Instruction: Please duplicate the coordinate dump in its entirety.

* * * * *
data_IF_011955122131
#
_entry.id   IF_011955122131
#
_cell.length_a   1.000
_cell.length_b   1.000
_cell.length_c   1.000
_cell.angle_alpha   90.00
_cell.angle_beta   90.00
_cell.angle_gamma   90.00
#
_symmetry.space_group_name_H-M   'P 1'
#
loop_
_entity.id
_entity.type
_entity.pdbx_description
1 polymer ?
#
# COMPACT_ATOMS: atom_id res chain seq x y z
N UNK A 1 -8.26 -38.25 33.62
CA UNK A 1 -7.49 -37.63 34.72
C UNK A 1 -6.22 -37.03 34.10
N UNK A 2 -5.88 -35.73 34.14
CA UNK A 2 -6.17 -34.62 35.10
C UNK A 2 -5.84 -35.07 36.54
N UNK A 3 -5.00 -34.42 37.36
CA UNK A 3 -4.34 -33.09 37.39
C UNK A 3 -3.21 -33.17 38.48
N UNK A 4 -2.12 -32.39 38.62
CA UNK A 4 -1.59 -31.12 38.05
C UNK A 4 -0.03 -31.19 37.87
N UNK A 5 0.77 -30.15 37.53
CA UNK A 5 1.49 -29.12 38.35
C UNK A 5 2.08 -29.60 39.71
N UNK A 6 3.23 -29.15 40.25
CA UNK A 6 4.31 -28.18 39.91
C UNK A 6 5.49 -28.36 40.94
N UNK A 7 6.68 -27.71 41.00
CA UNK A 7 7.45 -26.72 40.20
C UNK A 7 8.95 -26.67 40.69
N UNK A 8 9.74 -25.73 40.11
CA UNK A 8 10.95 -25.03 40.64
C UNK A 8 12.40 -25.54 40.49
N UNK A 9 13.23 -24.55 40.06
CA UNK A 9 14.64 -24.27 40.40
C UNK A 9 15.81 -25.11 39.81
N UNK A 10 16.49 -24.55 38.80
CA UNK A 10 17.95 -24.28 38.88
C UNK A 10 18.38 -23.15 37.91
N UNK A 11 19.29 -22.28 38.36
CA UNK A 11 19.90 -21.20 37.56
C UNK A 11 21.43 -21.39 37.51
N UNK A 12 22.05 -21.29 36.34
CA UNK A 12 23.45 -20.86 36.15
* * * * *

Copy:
data_IF_011955122131
#
_entry.id   IF_011955122131
#
_cell.length_a   1.000
_cell.length_b   1.000
_cell.length_c   1.000
_cell.angle_alpha   90.00
_cell.angle_beta   90.00
_cell.angle_gamma   90.00
#
_symmetry.space_group_name_H-M   'P 1'
#
loop_
_entity.id
_entity.type
_entity.pdbx_description
1 polymer ?
#
# COMPACT_ATOMS: atom_id res chain seq x y z
N UNK A 1 -8.26 -38.25 33.62
CA UNK A 1 -7.49 -37.63 34.72
C UNK A 1 -6.22 -37.03 34.10
N UNK A 2 -5.88 -35.73 34.14
CA UNK A 2 -6.17 -34.62 35.10
C UNK A 2 -5.84 -35.07 36.54
N UNK A 3 -5.00 -34.42 37.36
CA UNK A 3 -4.34 -33.09 37.39
C UNK A 3 -3.21 -33.17 38.48
N UNK A 4 -2.12 -32.39 38.62
CA UNK A 4 -1.59 -31.12 38.05
C UNK A 4 -0.03 -31.19 37.87
N UNK A 5 0.77 -30.15 37.53
CA UNK A 5 1.49 -29.12 38.35
C UNK A 5 2.08 -29.60 39.71
N UNK A 6 3.23 -29.15 40.25
CA UNK A 6 4.31 -28.18 39.91
C UNK A 6 5.49 -28.36 40.94
N UNK A 7 6.68 -27.71 41.00
CA UNK A 7 7.45 -26.72 40.20
C UNK A 7 8.95 -26.67 40.69
N UNK A 8 9.74 -25.73 40.11
CA UNK A 8 10.95 -25.03 40.64
C UNK A 8 12.40 -25.54 40.49
N UNK A 9 13.23 -24.55 40.06
CA UNK A 9 14.64 -24.27 40.40
C UNK A 9 15.81 -25.11 39.81
N UNK A 10 16.49 -24.55 38.80
CA UNK A 10 17.95 -24.28 38.88
C UNK A 10 18.38 -23.15 37.91
N UNK A 11 19.29 -22.28 38.36
CA UNK A 11 19.90 -21.20 37.56
C UNK A 11 21.43 -21.39 37.51
N UNK A 12 22.05 -21.29 36.34
CA UNK A 12 23.45 -20.86 36.15